Obesity, Mortality and Tongue Cancer Survivors
Research is clear that obesity increases risk of several cancers and studies suggest it may also link to poorer prognosis for survivors. Now a study finds that obesity before diagnosis of an early-stage tongue cancer links to a five-fold increase in the risk of death from the cancer, compared to survivors at a normal weight.
The study was published in the journal Cancer. It is the first study to associate obesity with poorer survival in any head and neck cancer, according to the authors.
Tongue cancers, along with other head and neck cancers, are often linked to weight loss because the tumor interferes with a person's ability to eat. Treatment of more advanced cancers also could impact weight and survival. In an attempt to isolate obesity, the study authors here focused on an early-stage tongue cancer called squamous cell carcinoma.
The study included 155 patients who received treatment at Memorial Sloan Kettering from 2000 to 2009. Weight, along with other relevant data, were collected when patients were first evaluated, before surgery.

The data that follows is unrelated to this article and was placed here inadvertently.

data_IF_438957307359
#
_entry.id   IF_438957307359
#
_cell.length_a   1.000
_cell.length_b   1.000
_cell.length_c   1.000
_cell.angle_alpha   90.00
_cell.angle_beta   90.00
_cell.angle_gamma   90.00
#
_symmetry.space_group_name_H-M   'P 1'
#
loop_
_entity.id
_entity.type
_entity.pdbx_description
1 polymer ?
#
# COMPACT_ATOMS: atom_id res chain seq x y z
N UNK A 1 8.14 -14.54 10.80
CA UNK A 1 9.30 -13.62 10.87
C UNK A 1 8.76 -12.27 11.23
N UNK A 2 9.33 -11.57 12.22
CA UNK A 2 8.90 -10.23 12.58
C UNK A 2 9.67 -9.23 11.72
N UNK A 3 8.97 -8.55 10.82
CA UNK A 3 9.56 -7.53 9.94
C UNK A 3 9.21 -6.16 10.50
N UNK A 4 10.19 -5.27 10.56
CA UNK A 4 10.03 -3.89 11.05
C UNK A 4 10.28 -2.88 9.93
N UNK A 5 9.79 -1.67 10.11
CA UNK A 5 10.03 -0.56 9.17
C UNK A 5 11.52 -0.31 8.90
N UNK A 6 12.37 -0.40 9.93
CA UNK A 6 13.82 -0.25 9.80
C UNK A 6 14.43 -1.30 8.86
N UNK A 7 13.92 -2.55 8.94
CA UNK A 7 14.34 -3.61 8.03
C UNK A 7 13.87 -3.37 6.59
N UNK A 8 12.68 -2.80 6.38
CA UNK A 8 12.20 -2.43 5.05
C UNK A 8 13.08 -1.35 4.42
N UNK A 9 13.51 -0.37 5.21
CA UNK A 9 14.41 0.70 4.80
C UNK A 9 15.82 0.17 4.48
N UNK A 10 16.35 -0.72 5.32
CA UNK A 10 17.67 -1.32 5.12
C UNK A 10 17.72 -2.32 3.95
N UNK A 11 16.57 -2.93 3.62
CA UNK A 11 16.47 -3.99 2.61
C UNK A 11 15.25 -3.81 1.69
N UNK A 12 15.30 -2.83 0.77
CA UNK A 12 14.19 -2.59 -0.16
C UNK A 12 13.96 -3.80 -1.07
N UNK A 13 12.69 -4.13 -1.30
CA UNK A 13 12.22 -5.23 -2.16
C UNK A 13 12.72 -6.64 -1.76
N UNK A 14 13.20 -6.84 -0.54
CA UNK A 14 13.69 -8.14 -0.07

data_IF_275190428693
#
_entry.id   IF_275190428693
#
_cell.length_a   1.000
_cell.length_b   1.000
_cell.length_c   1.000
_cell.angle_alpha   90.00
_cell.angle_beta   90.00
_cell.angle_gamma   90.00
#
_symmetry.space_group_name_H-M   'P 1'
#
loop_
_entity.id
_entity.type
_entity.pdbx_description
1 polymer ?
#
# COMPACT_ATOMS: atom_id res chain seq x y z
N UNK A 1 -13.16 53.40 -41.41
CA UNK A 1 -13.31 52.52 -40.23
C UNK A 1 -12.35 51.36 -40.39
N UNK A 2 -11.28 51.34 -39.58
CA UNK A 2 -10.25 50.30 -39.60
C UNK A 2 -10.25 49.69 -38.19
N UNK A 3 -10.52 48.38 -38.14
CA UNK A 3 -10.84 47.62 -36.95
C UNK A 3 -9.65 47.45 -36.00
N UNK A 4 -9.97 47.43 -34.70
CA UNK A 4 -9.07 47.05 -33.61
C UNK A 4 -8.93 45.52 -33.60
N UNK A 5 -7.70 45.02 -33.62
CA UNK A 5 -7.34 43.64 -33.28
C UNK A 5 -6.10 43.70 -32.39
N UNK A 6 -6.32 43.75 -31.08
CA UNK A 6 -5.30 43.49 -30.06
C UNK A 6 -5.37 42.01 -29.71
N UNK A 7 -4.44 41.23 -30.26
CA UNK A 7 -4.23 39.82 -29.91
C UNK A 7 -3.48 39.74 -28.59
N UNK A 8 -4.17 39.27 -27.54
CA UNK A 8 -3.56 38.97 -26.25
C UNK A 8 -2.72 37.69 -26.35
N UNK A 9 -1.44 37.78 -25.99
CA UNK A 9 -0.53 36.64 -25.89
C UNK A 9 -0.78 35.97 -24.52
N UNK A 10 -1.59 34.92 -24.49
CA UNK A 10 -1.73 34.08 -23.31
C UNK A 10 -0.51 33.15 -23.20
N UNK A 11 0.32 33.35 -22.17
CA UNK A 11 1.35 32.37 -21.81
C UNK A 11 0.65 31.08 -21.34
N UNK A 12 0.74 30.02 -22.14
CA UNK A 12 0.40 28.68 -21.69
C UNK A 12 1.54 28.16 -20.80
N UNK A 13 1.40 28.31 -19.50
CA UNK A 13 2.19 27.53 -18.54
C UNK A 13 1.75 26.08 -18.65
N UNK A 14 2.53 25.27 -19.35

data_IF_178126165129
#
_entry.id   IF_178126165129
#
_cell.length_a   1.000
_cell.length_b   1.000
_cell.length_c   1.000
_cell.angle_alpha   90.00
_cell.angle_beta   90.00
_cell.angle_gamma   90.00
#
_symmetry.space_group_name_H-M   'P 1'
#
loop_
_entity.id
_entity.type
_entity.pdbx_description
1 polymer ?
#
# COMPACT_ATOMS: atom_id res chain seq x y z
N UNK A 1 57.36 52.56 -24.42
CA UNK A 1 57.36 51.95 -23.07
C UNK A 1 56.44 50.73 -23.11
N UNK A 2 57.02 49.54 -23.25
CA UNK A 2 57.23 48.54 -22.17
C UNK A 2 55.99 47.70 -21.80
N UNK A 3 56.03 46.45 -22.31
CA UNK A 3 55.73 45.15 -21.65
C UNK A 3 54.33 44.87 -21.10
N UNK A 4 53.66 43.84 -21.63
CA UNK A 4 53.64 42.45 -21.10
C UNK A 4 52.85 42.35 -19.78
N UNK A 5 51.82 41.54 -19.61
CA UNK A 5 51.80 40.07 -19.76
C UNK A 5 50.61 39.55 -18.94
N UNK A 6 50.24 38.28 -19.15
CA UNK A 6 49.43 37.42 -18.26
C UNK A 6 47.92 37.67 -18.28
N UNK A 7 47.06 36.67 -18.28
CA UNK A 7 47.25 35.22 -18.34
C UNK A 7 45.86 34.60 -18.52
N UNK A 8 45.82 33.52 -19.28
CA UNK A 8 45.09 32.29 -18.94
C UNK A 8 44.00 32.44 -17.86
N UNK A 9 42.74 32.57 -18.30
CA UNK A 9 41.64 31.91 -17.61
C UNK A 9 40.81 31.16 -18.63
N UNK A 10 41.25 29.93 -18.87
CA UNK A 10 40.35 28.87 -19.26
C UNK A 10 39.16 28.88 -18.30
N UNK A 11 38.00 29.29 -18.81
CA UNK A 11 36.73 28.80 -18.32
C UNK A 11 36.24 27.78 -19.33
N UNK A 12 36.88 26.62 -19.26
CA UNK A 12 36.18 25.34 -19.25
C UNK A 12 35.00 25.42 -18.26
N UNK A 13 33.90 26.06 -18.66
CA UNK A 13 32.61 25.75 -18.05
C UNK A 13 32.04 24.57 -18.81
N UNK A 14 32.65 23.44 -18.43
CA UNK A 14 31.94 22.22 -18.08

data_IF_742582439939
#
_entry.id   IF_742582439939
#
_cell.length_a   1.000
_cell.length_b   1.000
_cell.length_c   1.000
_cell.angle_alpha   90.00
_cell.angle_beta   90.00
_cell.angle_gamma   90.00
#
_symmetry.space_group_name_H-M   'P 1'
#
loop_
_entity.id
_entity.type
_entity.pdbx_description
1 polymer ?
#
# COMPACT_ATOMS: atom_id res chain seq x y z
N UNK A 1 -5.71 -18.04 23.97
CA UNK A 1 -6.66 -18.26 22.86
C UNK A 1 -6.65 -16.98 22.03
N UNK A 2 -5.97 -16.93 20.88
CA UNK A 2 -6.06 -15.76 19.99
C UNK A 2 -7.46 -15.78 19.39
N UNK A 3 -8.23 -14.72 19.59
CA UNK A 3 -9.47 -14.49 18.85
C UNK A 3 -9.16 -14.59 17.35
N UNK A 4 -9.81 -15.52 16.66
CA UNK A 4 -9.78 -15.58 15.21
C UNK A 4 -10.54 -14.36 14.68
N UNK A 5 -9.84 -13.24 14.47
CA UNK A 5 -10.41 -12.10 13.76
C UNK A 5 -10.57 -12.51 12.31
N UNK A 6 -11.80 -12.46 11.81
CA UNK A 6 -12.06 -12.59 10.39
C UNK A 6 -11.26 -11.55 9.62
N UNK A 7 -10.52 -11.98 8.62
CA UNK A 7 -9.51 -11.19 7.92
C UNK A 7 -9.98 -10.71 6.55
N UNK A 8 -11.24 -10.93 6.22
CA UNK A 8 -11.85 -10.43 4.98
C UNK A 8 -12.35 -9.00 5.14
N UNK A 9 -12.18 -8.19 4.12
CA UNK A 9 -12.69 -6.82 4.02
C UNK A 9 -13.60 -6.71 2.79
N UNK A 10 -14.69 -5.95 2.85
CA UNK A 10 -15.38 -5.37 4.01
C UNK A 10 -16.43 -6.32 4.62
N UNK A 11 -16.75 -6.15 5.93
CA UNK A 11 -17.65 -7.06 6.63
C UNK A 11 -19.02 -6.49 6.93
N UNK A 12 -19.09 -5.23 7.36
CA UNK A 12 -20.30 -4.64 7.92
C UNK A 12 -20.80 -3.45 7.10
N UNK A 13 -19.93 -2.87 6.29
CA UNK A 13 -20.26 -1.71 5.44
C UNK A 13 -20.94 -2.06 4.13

Survivors who were obese had a five-fold greater risk of dying from the cancer during the course of the study, compared to those at a normal weight. This was after taking into account other risk factors, including smoking history, diabetes, age and other risk factors.
The obese survivors also had a greater risk of dying overall, from any cause, during the course of the study.
AICR links increased risk of head and neck cancers to greater alcohol intake; fruits and non-starchy vegetables decrease risk of the cancers. Tobacco use is also clearly linked to risk of head and neck cancers.
Source: Iyengar NM, Kochhar A, Morris PG, Morris LG, Zhou XK, Ghossein RA, Pino A, Fury MG, Pfister DG, Patel SG, Boyle JO, Hudis CA, Dannenberg AJ. Impact of obesity on the survival of patients with early-stage squamous cell carcinoma of the oral tongue. Cancer. 2014 Jan 21. [Epub ahead of print]